Transit: A Novel
- By Rachel Cusk
- Farrar, Straus and Giroux
- 272 pp.
- Reviewed by Alice Stephens
- January 19, 2017
The author continues to transcend the boundaries of traditional storytelling in this second installment of a trilogy.
When we meet, once again, with the almost nameless narrator from Rachel Cusk’s 2015 novel, Outline, she has bought a dilapidated apartment in a desirable neighborhood in London, something of a metaphor for the state of her life.
As the title of this second novel of a trilogy makes clear, she is in Transit. Emerging from the shattering existential crisis of the dissolution of her marriage, she is now ready to reclaim her identity, take risks, and start the messy business of living again.
As in the first novel, people disgorge their stories to her like penitents in confession, revealing their painful pasts, innermost secrets, vulnerabilities, and philosophical musings on life journeys. But the conversations are no longer one-sided; she is now an equal partner, offering up her own personal experiences, allowing the reader to fill in the silhouette that emerged in Outline. While readers still have little idea of what she looks like or how she dresses, as well as other details that make up a character, there are tantalizing glimpses into both her past and personality.
Still struggling with the repercussions of leaving her husband, the narrator is ready for introspection, musing, “When people freed themselves they usually forced change on everyone else.”
In the case of divorce, it is the children who bear the brunt. Her sons (nameless, as is her ex-husband) have gone to stay with their father while her apartment is being renovated and briefly break into the narrative when she talks with them over the phone. She usually has to cut them short to return to the conversation she is having with someone else, except for their last, shocking call, which hints at why the narrator left her and what sort of man her ex-husband is.
Whereas many of the discussions in Outline were about the mystery of marriage and the many reasons that institution fails, her Transit interlocutors — an ex-lover, the laborers remodeling her apartment, an old friend, guests at a dinner party — muse on how their pasts have shaped them, why “people only want what it is not certain they can have,” and how “none of us could ever know what was true and what wasn’t. And no examination of events, even long afterwards, was entirely stable.”
What could be excruciating navel-gazing by a cast of mostly upper-middle class white Brits is instead a revealing, gently sardonic glimpse into the emotional lives of intelligent, articulate, yet stultified adults. Though they have all the trappings of adulthood — jobs, homes, families, and tangled pasts — Cusk repeatedly compares them to children.
Her builder has “a baby’s face in the moments before it beings to cry.” Her hairdresser said there was a period when he was “plagued by this sense of [everyone he met] as children in adult’s bodies.” An old friend “had a youthful appearance on which the patina of age was clumsily applied, as if, rather than growing older, she had merely been carelessly handled, like a crumpled photograph of a child.” They are children trapped in adult bodies, yet to transition into maturity.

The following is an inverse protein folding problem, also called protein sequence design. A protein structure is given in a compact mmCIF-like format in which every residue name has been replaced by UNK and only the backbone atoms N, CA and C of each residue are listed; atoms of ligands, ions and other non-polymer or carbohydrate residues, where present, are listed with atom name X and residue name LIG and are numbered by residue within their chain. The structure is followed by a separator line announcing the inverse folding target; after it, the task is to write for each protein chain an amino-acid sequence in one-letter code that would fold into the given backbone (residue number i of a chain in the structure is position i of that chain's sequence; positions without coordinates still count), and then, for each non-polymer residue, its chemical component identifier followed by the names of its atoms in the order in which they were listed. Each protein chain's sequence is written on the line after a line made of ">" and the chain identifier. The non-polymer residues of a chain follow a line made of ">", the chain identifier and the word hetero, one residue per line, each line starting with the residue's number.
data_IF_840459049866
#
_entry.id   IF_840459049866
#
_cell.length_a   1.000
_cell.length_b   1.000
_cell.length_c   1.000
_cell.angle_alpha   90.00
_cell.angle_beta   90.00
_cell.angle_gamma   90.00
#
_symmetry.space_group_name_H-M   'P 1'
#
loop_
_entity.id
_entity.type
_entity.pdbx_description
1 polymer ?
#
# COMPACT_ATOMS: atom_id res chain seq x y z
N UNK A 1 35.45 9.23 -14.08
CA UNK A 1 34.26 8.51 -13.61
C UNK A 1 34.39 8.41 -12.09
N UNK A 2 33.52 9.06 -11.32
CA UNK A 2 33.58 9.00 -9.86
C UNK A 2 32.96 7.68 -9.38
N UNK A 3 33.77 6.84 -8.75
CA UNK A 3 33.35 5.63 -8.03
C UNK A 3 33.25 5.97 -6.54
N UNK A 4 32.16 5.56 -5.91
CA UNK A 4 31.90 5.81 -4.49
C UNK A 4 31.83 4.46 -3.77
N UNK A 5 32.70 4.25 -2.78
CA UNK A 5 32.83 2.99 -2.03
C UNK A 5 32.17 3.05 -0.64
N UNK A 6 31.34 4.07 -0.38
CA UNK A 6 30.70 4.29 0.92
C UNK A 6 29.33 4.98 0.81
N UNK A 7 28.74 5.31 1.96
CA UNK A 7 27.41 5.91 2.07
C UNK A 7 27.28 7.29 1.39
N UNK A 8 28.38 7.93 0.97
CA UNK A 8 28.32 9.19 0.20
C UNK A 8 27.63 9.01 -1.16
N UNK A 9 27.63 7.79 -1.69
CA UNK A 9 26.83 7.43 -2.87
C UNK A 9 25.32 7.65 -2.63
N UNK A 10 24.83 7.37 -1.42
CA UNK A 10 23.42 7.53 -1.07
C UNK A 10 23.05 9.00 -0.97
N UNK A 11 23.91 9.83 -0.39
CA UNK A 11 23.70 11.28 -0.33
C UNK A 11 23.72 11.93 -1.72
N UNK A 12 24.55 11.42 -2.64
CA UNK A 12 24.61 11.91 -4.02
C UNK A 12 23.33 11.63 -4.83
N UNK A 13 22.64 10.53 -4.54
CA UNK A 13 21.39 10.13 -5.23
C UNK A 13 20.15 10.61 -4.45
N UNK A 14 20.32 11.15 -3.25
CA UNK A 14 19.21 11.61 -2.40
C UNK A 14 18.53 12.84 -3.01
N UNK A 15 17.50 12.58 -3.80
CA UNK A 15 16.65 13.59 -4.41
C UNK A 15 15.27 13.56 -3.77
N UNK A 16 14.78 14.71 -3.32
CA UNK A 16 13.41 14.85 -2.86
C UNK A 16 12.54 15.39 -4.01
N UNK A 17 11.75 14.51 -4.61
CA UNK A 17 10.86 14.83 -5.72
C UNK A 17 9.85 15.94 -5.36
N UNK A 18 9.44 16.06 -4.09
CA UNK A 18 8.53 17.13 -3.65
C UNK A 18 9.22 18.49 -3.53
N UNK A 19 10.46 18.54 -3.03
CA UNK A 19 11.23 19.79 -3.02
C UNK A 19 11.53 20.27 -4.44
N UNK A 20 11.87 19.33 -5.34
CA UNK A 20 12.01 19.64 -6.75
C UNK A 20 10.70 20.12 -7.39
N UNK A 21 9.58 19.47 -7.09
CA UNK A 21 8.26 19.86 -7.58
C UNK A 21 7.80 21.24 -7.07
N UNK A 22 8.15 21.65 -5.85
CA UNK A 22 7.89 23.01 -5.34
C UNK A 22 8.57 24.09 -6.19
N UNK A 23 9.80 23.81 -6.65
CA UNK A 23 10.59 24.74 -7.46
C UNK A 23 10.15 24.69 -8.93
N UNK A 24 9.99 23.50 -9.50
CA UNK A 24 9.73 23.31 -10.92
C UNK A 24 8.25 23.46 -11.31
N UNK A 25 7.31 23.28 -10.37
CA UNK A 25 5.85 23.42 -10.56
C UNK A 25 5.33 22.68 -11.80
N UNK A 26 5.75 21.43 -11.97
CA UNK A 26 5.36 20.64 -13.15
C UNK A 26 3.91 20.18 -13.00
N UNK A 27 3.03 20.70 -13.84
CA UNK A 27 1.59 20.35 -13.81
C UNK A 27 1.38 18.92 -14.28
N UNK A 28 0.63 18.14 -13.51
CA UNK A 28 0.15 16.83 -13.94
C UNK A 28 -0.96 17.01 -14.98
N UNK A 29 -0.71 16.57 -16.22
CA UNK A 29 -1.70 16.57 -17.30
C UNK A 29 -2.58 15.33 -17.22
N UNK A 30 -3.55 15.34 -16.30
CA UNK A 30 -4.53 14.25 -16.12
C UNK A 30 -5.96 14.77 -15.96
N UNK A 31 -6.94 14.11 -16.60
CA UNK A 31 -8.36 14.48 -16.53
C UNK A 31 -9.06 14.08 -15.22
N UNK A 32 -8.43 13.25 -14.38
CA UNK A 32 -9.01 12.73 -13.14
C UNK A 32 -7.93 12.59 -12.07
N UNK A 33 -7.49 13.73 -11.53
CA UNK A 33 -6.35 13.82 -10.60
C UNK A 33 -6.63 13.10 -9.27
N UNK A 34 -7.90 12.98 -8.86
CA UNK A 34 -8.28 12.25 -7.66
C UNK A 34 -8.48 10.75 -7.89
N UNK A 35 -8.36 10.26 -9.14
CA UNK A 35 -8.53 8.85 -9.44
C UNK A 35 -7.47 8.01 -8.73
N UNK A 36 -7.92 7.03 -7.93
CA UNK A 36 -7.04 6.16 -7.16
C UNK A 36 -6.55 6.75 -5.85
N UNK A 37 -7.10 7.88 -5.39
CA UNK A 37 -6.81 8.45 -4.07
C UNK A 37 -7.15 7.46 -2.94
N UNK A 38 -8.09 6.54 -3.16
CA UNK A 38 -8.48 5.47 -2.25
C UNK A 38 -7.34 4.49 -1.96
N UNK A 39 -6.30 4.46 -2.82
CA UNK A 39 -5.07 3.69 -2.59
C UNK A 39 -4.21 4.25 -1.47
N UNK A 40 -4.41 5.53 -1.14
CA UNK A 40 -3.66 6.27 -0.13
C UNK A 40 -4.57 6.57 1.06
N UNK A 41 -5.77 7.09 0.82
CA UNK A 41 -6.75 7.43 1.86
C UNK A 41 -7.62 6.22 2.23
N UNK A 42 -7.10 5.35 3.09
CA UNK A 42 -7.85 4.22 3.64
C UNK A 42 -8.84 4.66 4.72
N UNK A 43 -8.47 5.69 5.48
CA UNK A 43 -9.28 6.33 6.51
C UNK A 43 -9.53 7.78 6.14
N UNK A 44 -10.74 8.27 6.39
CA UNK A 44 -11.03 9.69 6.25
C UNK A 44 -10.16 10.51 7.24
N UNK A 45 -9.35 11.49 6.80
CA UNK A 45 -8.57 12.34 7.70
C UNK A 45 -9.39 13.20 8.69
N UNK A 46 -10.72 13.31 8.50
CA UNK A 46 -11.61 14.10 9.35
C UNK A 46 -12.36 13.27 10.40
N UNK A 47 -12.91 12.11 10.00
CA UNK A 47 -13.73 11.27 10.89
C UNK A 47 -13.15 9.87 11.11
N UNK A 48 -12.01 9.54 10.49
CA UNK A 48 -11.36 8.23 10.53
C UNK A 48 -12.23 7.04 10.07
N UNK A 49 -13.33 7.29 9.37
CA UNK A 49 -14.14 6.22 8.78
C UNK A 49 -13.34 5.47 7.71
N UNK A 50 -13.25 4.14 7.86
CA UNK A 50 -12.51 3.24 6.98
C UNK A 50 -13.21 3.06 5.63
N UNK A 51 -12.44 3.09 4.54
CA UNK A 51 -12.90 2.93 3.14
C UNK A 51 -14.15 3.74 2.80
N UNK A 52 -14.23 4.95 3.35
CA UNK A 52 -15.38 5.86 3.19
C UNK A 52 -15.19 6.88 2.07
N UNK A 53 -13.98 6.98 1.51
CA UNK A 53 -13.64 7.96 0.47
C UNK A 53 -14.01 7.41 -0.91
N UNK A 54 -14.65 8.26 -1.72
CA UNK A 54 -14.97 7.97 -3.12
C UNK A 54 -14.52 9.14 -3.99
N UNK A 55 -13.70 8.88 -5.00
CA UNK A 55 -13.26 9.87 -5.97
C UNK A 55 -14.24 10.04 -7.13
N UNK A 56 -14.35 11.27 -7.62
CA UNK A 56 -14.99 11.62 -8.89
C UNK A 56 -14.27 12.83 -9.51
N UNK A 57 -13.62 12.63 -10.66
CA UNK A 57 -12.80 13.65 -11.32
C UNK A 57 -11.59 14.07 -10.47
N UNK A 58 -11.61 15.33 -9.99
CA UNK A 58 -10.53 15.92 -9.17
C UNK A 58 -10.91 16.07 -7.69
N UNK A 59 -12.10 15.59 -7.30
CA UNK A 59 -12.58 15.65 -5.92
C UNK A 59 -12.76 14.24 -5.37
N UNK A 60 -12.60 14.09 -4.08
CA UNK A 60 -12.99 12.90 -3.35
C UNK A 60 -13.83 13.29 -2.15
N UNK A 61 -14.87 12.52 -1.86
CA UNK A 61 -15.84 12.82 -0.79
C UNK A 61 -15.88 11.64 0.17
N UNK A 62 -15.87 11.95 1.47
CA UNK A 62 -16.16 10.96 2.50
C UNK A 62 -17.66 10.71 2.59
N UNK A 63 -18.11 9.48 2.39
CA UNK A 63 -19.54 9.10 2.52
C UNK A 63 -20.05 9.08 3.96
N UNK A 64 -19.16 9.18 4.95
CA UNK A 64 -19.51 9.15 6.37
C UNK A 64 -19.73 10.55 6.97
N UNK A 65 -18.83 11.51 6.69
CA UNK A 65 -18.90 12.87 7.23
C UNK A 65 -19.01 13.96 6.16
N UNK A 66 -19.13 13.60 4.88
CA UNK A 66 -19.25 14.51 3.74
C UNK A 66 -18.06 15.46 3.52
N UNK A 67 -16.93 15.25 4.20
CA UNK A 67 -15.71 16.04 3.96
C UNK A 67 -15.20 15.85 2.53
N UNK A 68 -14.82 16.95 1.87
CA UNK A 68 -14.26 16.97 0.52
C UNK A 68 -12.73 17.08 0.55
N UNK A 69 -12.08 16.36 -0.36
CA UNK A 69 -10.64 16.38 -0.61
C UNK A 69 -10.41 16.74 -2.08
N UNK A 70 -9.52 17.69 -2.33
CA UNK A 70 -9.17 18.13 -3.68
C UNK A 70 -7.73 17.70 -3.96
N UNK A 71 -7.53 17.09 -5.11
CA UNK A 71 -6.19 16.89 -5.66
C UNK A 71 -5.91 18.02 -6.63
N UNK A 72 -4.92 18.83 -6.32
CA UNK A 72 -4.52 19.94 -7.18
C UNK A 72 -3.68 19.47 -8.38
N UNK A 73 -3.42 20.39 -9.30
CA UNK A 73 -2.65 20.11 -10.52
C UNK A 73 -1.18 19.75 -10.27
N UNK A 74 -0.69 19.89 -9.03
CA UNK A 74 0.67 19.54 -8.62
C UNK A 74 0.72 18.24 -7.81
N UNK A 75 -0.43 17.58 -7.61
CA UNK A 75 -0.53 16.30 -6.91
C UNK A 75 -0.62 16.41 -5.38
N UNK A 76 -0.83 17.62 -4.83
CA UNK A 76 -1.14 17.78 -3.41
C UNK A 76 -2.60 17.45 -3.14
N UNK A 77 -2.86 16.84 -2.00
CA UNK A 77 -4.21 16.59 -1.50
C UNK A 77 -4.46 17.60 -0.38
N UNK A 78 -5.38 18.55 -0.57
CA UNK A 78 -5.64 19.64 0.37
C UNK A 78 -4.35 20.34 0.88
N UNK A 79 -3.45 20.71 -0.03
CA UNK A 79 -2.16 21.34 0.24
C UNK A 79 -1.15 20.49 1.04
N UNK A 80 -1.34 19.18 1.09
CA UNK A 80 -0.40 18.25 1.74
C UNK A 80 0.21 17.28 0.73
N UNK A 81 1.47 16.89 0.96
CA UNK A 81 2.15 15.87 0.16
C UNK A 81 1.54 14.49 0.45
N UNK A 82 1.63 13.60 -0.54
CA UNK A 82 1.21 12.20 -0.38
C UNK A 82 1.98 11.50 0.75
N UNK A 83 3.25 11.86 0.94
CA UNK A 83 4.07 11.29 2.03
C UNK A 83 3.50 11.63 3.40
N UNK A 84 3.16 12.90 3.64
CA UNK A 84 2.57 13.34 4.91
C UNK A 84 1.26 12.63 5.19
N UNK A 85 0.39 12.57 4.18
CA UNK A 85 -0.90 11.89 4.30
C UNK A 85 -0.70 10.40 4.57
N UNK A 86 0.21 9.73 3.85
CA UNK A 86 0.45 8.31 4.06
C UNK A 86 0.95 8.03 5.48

Except for her downstairs, working-class neighbors, the narrator does not pass judgment on others. She listens as they reveal the most intimate details to her, and it is through their own words and the tangential descriptions — what they wear, how they eat, how they deal with their kids —that the reader comes to her own conclusions.
Perhaps the reason these two novels are so powerful is not that Cusk escapes the boundaries of the traditional novel — leaving her first-person narrator somewhat blank, relying upon reported action, introducing a constantly changing cast of characters who appear only once — but because she is claiming the territory that once was the purview of aggressively male authors like Philip Roth, Saul Bellow, and John Updike.
Cusk writes with the same pitiless, probing eye, the same transcendent, perfectly controlled prose as these Great Male Narcissists, but from a feminine viewpoint that is not fatally weakened by a fear of women. While the penis-gazers relegate the other half of humanity to mere symbolic vessels of their desire and convenient foils to their own weaknesses, Cusk has no such blind spots, and therefore casts a clearer and bolder eye upon the world.
Cusk, like fellow European feminist Elena Ferrante, has broken the bondage of the male point of view, but whereas Ferrante is a bare-knuckle brawler, Cusk takes a less confrontational, more bloodless approach.
Which is not to say that her prose is devoid of passion, for Cusk’s “native habit of finding metaphors and similes in unlikely places” makes her writing pulse with relevance and meaning, while changing the paradigm of literature.
In the final chapter, after a harrowing, slightly ominous dinner party where parents mold their children into their own image by giving them too many choices and making them cry, the narrator “felt change far beneath me, moving deep beneath the surface of things, like the plates of the earth blindly moving in their black traces.”
She leaves us there, waiting for her return, confident that when we next meet her, she will have completed her metamorphosis. I can’t wait to encounter her again, and maybe for the first time.
Alice Stephens’ column, Alice in Wordland, appears monthly in the Independent.